Want to know which suburbs will exhibit the best capital growth in the future?
You know how they say “the best indicator of future performance is past performance.”
Now that’s not always correct, but obviously the longer a suburb has outperformed the more likely it will continue to at least perform well and at best remain a star performer.
So let’s look at the top 100 long term hot spots
In Aussie’s 25 year property trend report CoreLogic has identified the best performing suburbs for price growth over the past twenty five years, based on change in median prices between 1993 and 2018.
Some interesting trends emerged:-
- 81% of the top 100 long term (last 25 years) growth suburbs around Australia were located in a capital city.
- 41% were located in Melbourne.
- 25% were located in Sydney.
Now I now that currently some “commentators” and buyers agents are recommending chasing the next so called “property hot spot.”
You know…buy in Hobart it’s so cheap and pretty.
Or buy in regional Australia – not everyone wants to live in a capital city.
But why fight the big, long term trends
During the same time period Sydney prices rose 7.6% higher per annum on average and Perth prices were up 6.7% per annum.
You may also want to read: Here’s why Melbourne and Sydney have decoupled from the rest of Australia’s property markets.
Here’s an extract of the Aussie report:
The fact that Melbourne and Sydney suburbs have dominated the list will come as no surprise to many, especially considering the dramatic capital gains seen over the past two growth cycles.
Suburbs of Perth, however, are a bit more surprising, considering dwelling values have been tracking lower since 2014.
It’s important to remember that prior to the mining downturn, Perth was one of the hottest markets in Australia with dwelling values substantially outperforming the broader market between 2003 and 2013.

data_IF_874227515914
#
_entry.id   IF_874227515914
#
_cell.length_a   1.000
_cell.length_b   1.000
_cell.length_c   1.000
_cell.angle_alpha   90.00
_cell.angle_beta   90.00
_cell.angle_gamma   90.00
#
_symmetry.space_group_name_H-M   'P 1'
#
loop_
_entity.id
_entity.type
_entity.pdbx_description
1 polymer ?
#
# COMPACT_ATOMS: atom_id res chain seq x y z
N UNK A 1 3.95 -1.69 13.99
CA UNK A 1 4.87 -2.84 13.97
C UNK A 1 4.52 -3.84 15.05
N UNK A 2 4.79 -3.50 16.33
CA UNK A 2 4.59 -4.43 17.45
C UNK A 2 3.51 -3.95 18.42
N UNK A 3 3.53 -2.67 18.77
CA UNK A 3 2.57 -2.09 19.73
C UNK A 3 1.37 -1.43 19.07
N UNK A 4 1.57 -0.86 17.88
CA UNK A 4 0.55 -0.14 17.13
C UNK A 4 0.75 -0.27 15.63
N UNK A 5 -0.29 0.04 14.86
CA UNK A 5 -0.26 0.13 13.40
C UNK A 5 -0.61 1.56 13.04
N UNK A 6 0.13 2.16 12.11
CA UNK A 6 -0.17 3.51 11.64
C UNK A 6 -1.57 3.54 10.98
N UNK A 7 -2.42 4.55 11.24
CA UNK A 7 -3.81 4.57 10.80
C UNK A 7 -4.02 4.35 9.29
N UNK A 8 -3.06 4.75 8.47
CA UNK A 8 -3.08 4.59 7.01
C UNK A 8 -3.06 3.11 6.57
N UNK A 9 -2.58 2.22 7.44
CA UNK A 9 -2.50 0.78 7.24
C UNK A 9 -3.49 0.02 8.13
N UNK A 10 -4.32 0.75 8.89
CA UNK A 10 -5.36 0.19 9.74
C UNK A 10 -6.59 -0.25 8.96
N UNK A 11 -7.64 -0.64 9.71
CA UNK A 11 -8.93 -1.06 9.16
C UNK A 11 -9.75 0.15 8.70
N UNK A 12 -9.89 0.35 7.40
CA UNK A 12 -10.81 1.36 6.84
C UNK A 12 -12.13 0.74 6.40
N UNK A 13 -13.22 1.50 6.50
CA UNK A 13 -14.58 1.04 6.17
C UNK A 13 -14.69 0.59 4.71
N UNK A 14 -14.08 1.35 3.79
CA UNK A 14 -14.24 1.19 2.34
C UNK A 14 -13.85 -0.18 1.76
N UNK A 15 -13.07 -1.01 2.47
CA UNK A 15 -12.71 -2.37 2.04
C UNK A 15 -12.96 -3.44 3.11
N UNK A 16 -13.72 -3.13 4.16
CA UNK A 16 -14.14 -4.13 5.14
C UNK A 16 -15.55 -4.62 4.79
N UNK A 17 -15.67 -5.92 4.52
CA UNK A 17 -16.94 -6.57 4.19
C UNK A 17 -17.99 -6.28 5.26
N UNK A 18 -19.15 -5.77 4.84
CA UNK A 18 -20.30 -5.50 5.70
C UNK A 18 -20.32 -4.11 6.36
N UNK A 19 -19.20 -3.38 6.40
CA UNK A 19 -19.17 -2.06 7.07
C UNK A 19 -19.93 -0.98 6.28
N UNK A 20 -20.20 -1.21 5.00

Despite the two largest capital cities comprising the large majority of suburbs within the Top 100, nine of the top ten suburbs were actually located within regional markets.
Byron’s Suffolk Park topped the list, with the median house price moving from just $74,250 twenty five years ago to $1,185,000 in 2018; an increase of 11.7% per annum.
Coastal and lifestyle markets around the South West of Western Australia and the Hunter region of New South Wales were amongst the strongest performers across the regional markets, comprising 6 suburbs and 4 suburbs respectively across the Top 100 list of highest growth in median prices.
Houses were the primary growth driver.
Another perspective on the Top 100 list was the fact that detached houses were the primary growth driver; in fact not a single suburb level unit market made it onto the national Top 100 list for price growth over the past twenty five years.
The best performing suburb for unit price growth over the past twenty five years was Sydney’s Willoughby (+9.4% per annum), which ranked number 131 nationally.
The absence of unit markets from the Top 100 list suggests the underlying land value has been the key driver of the best performers.
Overall the Top 100 shows a dramatic range in top performing areas, highlighting both the diversity in housing stock around the country as well as the different cycles of growth seen over the past twenty five years.
No doubt that next twenty five years will show an equally diverse result when we examine a fresh set of data.
Top 20 tables for Australia’s capital cities and largest regions
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